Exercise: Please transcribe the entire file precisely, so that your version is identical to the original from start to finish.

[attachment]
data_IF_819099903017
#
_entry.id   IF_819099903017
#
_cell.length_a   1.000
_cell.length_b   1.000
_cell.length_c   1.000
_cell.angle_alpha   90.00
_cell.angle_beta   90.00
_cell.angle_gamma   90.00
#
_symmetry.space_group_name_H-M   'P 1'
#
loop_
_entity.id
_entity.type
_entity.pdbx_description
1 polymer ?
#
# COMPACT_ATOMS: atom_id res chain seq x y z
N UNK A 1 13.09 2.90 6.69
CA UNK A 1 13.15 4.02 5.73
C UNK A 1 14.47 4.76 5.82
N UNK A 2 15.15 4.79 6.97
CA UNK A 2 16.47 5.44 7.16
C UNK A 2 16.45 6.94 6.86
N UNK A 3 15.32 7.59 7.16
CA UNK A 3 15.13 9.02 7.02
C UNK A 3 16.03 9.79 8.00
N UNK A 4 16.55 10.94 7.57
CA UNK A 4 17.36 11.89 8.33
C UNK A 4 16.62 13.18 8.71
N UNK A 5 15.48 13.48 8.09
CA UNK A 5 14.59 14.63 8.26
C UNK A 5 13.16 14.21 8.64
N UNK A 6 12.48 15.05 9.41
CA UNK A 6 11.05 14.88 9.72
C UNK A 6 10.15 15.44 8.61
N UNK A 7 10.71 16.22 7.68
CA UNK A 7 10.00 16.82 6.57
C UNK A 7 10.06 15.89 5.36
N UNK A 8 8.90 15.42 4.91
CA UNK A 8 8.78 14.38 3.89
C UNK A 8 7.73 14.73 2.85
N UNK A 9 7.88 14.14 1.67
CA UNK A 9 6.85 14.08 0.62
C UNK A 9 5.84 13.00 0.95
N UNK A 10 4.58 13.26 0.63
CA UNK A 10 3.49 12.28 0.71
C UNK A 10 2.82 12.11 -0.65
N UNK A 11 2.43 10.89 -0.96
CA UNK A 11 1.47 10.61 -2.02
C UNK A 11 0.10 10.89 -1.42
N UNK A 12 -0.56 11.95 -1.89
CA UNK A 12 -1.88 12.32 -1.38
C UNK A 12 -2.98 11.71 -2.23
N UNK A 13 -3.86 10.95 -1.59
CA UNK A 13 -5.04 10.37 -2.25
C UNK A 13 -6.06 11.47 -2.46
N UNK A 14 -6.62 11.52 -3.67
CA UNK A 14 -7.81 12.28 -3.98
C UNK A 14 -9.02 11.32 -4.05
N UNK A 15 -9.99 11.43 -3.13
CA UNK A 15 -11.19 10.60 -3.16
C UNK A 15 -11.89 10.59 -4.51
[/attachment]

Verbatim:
data_IF_819099903017
#
_entry.id   IF_819099903017
#
_cell.length_a   1.000
_cell.length_b   1.000
_cell.length_c   1.000
_cell.angle_alpha   90.00
_cell.angle_beta   90.00
_cell.angle_gamma   90.00
#
_symmetry.space_group_name_H-M   'P 1'
#
loop_
_entity.id
_entity.type
_entity.pdbx_description
1 polymer ?
#
# COMPACT_ATOMS: atom_id res chain seq x y z
N UNK A 1 13.09 2.90 6.69
CA UNK A 1 13.15 4.02 5.73
C UNK A 1 14.47 4.76 5.82
N UNK A 2 15.15 4.79 6.97
CA UNK A 2 16.47 5.44 7.16
C UNK A 2 16.45 6.94 6.86
N UNK A 3 15.32 7.59 7.16
CA UNK A 3 15.13 9.02 7.02
C UNK A 3 16.03 9.79 8.00
N UNK A 4 16.55 10.94 7.57
CA UNK A 4 17.36 11.89 8.33
C UNK A 4 16.62 13.18 8.71
N UNK A 5 15.48 13.48 8.09
CA UNK A 5 14.59 14.63 8.26
C UNK A 5 13.16 14.21 8.64
N UNK A 6 12.48 15.05 9.41
CA UNK A 6 11.05 14.88 9.72
C UNK A 6 10.15 15.44 8.61
N UNK A 7 10.71 16.22 7.68
CA UNK A 7 10.00 16.82 6.57
C UNK A 7 10.06 15.89 5.36
N UNK A 8 8.90 15.42 4.91
CA UNK A 8 8.78 14.38 3.89
C UNK A 8 7.73 14.73 2.85
N UNK A 9 7.88 14.14 1.67
CA UNK A 9 6.85 14.08 0.62
C UNK A 9 5.84 13.00 0.95
N UNK A 10 4.58 13.26 0.63
CA UNK A 10 3.49 12.28 0.71
C UNK A 10 2.82 12.11 -0.65
N UNK A 11 2.43 10.89 -0.96
CA UNK A 11 1.47 10.61 -2.02
C UNK A 11 0.10 10.89 -1.42
N UNK A 12 -0.56 11.95 -1.89
CA UNK A 12 -1.88 12.32 -1.38
C UNK A 12 -2.98 11.71 -2.23
N UNK A 13 -3.86 10.95 -1.59
CA UNK A 13 -5.04 10.37 -2.25
C UNK A 13 -6.06 11.47 -2.46
N UNK A 14 -6.62 11.52 -3.67
CA UNK A 14 -7.81 12.28 -3.98
C UNK A 14 -9.02 11.32 -4.05
N UNK A 15 -9.99 11.43 -3.13
CA UNK A 15 -11.19 10.60 -3.16
C UNK A 15 -11.89 10.59 -4.51